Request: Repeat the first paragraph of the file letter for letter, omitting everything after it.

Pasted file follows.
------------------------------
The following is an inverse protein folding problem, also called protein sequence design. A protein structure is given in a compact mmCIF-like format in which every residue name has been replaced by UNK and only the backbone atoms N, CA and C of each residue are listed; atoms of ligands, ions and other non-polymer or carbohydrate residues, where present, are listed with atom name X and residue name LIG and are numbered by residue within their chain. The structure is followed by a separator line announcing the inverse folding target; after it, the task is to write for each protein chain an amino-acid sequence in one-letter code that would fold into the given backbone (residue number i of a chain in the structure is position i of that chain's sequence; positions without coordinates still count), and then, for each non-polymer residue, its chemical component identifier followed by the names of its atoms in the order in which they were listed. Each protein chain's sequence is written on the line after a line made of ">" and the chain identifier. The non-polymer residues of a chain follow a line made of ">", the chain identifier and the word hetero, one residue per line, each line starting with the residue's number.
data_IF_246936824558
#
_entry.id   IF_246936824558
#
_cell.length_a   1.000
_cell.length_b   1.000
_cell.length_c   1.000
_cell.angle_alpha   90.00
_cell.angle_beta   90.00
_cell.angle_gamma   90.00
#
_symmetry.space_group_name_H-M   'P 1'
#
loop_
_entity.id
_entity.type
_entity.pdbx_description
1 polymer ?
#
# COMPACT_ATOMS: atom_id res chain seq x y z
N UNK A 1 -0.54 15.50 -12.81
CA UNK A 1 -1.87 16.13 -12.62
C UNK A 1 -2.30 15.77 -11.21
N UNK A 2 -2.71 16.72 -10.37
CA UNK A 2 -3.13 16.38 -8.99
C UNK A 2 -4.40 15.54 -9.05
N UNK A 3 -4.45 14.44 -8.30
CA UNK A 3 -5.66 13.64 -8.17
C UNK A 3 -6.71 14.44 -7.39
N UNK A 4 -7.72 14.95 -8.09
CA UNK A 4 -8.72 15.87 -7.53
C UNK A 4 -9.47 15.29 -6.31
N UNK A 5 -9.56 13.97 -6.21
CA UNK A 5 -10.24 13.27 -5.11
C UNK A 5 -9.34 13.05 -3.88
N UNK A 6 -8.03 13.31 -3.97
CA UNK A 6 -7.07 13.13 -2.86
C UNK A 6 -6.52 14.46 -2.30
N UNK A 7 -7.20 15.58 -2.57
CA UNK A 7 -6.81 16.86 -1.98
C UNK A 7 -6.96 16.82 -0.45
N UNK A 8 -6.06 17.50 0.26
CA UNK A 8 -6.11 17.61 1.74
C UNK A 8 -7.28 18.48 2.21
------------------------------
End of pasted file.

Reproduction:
The following is an inverse protein folding problem, also called protein sequence design. A protein structure is given in a compact mmCIF-like format in which every residue name has been replaced by UNK and only the backbone atoms N, CA and C of each residue are listed; atoms of ligands, ions and other non-polymer or carbohydrate residues, where present, are listed with atom name X and residue name LIG and are numbered by residue within their chain. The structure is followed by a separator line announcing the inverse folding target; after it, the task is to write for each protein chain an amino-acid sequence in one-letter code that would fold into the given backbone (residue number i of a chain in the structure is position i of that chain's sequence; positions without coordinates still count), and then, for each non-polymer residue, its chemical component identifier followed by the names of its atoms in the order in which they were listed. Each protein chain's sequence is written on the line after a line made of ">" and the chain identifier. The non-polymer residues of a chain follow a line made of ">", the chain identifier and the word hetero, one residue per line, each line starting with the residue's number.